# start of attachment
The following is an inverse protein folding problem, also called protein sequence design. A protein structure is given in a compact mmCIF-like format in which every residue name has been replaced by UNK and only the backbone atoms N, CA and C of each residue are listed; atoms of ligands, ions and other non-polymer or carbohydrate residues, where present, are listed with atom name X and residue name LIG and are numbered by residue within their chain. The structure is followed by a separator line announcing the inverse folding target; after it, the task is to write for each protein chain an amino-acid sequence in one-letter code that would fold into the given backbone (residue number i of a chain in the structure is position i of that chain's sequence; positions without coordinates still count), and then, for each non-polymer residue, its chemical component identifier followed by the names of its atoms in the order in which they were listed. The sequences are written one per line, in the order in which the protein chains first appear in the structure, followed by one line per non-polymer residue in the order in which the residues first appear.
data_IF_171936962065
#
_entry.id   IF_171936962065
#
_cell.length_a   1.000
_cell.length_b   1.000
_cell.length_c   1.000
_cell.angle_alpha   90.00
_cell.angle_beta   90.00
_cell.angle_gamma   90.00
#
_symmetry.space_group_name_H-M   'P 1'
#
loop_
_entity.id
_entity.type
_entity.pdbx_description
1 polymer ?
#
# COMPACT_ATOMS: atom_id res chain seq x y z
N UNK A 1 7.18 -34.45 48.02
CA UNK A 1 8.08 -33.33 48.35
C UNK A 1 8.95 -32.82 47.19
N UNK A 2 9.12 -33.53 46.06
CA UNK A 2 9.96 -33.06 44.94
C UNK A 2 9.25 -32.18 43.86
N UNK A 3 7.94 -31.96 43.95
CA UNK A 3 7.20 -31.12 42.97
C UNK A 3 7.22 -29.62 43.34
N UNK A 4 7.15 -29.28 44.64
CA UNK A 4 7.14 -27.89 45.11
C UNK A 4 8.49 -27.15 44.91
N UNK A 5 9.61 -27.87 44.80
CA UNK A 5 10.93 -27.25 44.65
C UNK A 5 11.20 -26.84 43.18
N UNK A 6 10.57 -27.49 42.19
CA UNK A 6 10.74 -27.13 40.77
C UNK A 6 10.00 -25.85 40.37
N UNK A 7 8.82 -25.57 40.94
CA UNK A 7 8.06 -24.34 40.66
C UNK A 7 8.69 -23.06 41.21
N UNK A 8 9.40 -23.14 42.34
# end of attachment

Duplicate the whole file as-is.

The following is an inverse protein folding problem, also called protein sequence design. A protein structure is given in a compact mmCIF-like format in which every residue name has been replaced by UNK and only the backbone atoms N, CA and C of each residue are listed; atoms of ligands, ions and other non-polymer or carbohydrate residues, where present, are listed with atom name X and residue name LIG and are numbered by residue within their chain. The structure is followed by a separator line announcing the inverse folding target; after it, the task is to write for each protein chain an amino-acid sequence in one-letter code that would fold into the given backbone (residue number i of a chain in the structure is position i of that chain's sequence; positions without coordinates still count), and then, for each non-polymer residue, its chemical component identifier followed by the names of its atoms in the order in which they were listed. The sequences are written one per line, in the order in which the protein chains first appear in the structure, followed by one line per non-polymer residue in the order in which the residues first appear.
data_IF_171936962065
#
_entry.id   IF_171936962065
#
_cell.length_a   1.000
_cell.length_b   1.000
_cell.length_c   1.000
_cell.angle_alpha   90.00
_cell.angle_beta   90.00
_cell.angle_gamma   90.00
#
_symmetry.space_group_name_H-M   'P 1'
#
loop_
_entity.id
_entity.type
_entity.pdbx_description
1 polymer ?
#
# COMPACT_ATOMS: atom_id res chain seq x y z
N UNK A 1 7.18 -34.45 48.02
CA UNK A 1 8.08 -33.33 48.35
C UNK A 1 8.95 -32.82 47.19
N UNK A 2 9.12 -33.53 46.06
CA UNK A 2 9.96 -33.06 44.94
C UNK A 2 9.25 -32.18 43.86
N UNK A 3 7.94 -31.96 43.95
CA UNK A 3 7.20 -31.12 42.97
C UNK A 3 7.22 -29.62 43.34
N UNK A 4 7.15 -29.28 44.64
CA UNK A 4 7.14 -27.89 45.11
C UNK A 4 8.49 -27.15 44.91
N UNK A 5 9.61 -27.87 44.80
CA UNK A 5 10.93 -27.25 44.65
C UNK A 5 11.20 -26.84 43.18
N UNK A 6 10.57 -27.49 42.19
CA UNK A 6 10.74 -27.13 40.77
C UNK A 6 10.00 -25.85 40.37
N UNK A 7 8.82 -25.57 40.94
CA UNK A 7 8.06 -24.34 40.66
C UNK A 7 8.69 -23.06 41.21
N UNK A 8 9.40 -23.14 42.34